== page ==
Carlos Ghosn is arrested again after ensuring that he is ready to "tell the truth"



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Former Nissan Motor and Renault chairman Carlos Ghosn was arrested again on Thursday in Tokyo, a day after announcing an upcoming "telling the truth" news conference on his case that is now on hold.

The arrest of the 65-year-old executive arrived early, shortly after members of the Public Prosecutor's Office entered his home and voluntarily took him to his facility where he was detained.

He was later transferred to the correctional unit in the Kosuge neighborhood, where he had been detained for more than three months, Kyodo news agency reported.

In a statement released by his legal team after the arrest, Ghosn described as "outrageous and arbitrary" the new prison, which he described as "another attempt by some individuals at Nissan to silence me and confound prosecutors."

Ghosn's new prison comes a day after a Twitter account appeared on his behalf announcing that April 11 would hold its first press conference since the case was raised to "tell the truth about what's going on."

Ghosn was arrested for the first time on November 19, 2018 in Tokyo, accused of hiding from Japan's financial authorities the million-dollar compensation allegedly agreed with Nissan.

The arrest was extended by adding a second charge related to the same crime and one third of the abuse of trust for allegedly using funds from the Japanese company to cover personal losses during the 2008 crisis and making payments to a Saudi businessman whom Nissan considers unjustified. .

After 108 days of detention, Ghosn was released on bail on March 6, subject to stringent conditions such as the installation of surveillance cameras at the entrance of his residence, restriction of his telephone communications or limited access to the Internet in his lawyers' offices .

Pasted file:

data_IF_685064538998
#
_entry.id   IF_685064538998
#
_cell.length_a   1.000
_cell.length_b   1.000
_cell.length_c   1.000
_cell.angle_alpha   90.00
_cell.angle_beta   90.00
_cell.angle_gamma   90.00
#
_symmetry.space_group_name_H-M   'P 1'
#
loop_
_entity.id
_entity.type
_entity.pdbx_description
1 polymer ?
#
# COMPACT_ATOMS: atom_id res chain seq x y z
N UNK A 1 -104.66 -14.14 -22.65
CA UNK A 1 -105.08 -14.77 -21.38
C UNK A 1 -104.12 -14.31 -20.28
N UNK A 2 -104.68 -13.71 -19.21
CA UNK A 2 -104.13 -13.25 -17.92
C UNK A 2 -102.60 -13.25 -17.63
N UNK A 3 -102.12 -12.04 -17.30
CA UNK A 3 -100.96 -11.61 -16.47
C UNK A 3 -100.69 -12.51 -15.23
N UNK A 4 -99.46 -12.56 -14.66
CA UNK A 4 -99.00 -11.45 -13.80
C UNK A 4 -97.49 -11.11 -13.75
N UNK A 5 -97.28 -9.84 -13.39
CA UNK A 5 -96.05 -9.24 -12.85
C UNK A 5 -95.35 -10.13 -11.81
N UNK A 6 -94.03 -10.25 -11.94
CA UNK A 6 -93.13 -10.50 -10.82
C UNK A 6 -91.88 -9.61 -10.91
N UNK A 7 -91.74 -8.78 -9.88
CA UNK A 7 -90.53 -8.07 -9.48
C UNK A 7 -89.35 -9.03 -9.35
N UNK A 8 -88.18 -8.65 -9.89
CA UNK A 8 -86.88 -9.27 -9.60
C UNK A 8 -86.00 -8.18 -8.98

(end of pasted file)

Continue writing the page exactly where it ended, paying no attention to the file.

The arrest on Thursday would be linked to a new accusation of aggravated misconduct linked to the transfer of funds by the presidency of Nissan and Renault, which was owned by Ghosn, to a distributor based in Oman.

Some of the funds would have been used to buy a yacht and cover personal loans from Ghosn, according to the Japanese and French press.

The statement provided today by the Tokyo Prosecutor's Office does not identify the companies involved, but specifies the amount the manager would have used for his benefit, about $ 5 million, and that shipments occurred in 2015 and 2018.

Ghosn insisted today on his innocence of all the accusations and accusations made against him "without foundation".

The executive had already insisted on being part of a "plot" orchestrated by Nissan executives when he tried to deepen the partnership with Renault and Mitsubishi Motors, which also became president when it was controlled by Nissan.

The lawyer leading Ghosn's defense, Junichiro Hironaka, criticized this new arrest in remarks to journalists.

Ghosn's March release was qualified as a first victory in the case of Hironaka, a lawyer known for his success in cases involving high profile personalities.

Despite spending more than three months in prison, Ghosn's release was unusually early in Japan, where suspects are frequently arrested until the start of the trial and bail is generally granted to those who admit the allegations.

This feature of the Japanese legal system has been criticized internationally and earned the nickname "justice for hostages".

If the deadlines applied by the Tokyo prosecutor's office are upheld, Ghosn could be held in provisional custody up to 22 days before the new charge was launched.

That would prevent him from appearing to reporters on Thursday of next week, as he announced on Wednesday.

According to the local media, it is very rare in Japan for a person who has been released on bail to be arrested again.

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